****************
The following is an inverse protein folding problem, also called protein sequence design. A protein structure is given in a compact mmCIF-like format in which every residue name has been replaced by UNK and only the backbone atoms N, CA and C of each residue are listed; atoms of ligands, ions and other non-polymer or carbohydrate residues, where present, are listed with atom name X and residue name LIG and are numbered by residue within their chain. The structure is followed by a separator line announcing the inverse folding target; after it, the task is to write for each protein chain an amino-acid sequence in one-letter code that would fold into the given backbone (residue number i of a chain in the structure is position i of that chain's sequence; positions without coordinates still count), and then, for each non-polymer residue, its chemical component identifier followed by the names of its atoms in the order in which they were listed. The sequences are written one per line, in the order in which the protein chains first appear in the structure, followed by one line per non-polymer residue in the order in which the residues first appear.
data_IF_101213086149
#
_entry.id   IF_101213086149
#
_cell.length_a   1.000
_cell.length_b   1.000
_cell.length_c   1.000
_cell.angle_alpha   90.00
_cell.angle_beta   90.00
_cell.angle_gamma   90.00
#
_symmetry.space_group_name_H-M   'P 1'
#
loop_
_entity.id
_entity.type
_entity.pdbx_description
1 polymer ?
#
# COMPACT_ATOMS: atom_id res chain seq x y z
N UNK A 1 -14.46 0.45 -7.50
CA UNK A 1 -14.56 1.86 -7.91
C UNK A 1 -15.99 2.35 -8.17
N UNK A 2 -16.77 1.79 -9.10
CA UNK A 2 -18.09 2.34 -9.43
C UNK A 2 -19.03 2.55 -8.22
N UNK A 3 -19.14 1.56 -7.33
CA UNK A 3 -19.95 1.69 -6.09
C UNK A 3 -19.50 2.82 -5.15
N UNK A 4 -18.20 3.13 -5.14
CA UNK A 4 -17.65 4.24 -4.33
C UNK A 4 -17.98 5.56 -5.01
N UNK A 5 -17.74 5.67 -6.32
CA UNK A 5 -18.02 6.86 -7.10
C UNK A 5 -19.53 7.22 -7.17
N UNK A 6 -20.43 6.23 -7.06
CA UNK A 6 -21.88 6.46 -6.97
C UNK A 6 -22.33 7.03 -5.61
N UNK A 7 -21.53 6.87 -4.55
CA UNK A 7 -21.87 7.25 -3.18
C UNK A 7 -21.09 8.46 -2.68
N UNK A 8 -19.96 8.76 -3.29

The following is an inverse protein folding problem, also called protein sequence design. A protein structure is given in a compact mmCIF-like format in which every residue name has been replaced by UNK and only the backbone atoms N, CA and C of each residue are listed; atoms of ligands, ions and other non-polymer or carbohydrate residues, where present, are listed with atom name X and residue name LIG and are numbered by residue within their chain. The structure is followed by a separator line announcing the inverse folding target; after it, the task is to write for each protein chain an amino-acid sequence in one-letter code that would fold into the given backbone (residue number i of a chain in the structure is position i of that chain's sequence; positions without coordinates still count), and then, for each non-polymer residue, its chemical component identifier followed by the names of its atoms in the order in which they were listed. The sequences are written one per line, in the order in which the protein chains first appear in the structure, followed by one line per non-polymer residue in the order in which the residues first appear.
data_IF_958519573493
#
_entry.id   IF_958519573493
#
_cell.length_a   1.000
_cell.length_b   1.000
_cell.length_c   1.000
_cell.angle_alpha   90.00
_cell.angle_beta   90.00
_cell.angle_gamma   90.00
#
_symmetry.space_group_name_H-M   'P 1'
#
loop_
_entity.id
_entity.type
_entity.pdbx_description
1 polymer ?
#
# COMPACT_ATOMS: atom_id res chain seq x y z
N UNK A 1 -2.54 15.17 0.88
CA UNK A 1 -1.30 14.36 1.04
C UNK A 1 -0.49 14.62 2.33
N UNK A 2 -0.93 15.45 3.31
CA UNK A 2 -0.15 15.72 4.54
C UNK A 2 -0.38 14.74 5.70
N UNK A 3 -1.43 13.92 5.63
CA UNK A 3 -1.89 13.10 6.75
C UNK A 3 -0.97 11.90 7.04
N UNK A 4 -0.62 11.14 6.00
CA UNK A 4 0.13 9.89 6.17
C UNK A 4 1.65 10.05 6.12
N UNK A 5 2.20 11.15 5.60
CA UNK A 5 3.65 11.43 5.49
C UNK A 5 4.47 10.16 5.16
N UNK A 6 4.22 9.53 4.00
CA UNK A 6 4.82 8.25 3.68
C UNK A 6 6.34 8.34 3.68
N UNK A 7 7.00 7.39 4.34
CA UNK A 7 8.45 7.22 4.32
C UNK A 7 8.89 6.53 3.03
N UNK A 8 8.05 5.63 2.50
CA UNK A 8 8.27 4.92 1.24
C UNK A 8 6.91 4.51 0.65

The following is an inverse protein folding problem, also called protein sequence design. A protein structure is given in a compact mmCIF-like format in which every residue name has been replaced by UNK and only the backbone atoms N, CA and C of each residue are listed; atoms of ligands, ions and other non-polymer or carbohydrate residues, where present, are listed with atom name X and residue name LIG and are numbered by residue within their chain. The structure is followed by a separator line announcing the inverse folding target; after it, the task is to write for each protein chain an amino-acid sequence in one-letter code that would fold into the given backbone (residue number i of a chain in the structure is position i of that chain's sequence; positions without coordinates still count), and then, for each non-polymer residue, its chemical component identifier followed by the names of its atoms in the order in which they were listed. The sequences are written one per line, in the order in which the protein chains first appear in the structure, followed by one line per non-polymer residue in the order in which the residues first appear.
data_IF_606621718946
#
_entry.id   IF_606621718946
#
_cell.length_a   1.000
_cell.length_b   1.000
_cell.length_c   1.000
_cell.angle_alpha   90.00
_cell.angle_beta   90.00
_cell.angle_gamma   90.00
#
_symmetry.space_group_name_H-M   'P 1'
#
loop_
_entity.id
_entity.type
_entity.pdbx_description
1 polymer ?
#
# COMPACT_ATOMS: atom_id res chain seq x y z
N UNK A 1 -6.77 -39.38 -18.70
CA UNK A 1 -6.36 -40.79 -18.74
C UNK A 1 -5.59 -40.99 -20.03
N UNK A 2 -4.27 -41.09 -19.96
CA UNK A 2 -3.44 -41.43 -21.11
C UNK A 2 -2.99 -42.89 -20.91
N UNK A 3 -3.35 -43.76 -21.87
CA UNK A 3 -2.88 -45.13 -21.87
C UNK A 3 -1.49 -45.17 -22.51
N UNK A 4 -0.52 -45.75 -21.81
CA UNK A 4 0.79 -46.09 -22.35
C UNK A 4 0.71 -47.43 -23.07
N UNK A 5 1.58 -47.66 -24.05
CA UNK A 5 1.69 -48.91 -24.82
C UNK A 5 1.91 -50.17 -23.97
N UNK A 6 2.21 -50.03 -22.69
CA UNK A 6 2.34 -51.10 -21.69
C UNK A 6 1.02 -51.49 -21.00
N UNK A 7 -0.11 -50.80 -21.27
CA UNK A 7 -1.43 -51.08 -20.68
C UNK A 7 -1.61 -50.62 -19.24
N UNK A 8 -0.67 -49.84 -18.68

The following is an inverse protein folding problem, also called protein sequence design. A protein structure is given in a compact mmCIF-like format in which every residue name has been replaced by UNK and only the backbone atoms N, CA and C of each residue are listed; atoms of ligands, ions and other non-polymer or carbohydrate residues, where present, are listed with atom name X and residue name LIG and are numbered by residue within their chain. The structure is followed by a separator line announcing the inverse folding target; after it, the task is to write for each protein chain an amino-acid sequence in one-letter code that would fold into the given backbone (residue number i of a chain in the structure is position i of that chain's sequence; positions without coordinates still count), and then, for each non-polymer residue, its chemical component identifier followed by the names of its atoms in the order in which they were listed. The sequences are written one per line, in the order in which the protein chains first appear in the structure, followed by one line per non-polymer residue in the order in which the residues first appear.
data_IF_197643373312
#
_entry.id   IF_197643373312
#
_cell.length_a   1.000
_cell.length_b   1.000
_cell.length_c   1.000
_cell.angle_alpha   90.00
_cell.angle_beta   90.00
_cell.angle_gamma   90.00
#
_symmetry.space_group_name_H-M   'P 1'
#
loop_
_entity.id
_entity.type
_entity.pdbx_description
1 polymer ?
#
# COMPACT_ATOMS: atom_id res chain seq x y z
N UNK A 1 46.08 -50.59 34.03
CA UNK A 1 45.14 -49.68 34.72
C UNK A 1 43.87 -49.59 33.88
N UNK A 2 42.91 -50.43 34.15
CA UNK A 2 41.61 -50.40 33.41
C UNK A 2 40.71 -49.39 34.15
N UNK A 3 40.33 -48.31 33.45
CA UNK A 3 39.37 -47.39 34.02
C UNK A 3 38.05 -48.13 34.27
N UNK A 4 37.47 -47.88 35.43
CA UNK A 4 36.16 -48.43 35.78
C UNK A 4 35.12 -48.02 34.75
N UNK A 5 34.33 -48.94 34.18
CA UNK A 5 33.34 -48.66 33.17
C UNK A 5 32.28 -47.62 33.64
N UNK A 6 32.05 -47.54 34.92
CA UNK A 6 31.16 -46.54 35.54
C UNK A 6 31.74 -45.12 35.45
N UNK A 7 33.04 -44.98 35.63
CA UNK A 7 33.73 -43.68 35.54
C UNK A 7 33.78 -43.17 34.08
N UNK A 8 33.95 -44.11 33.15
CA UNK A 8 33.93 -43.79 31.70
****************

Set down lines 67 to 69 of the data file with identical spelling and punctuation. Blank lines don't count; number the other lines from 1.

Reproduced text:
C UNK A 1 -0.49 14.62 2.33
N UNK A 2 -0.93 15.45 3.31
CA UNK A 2 -0.15 15.72 4.54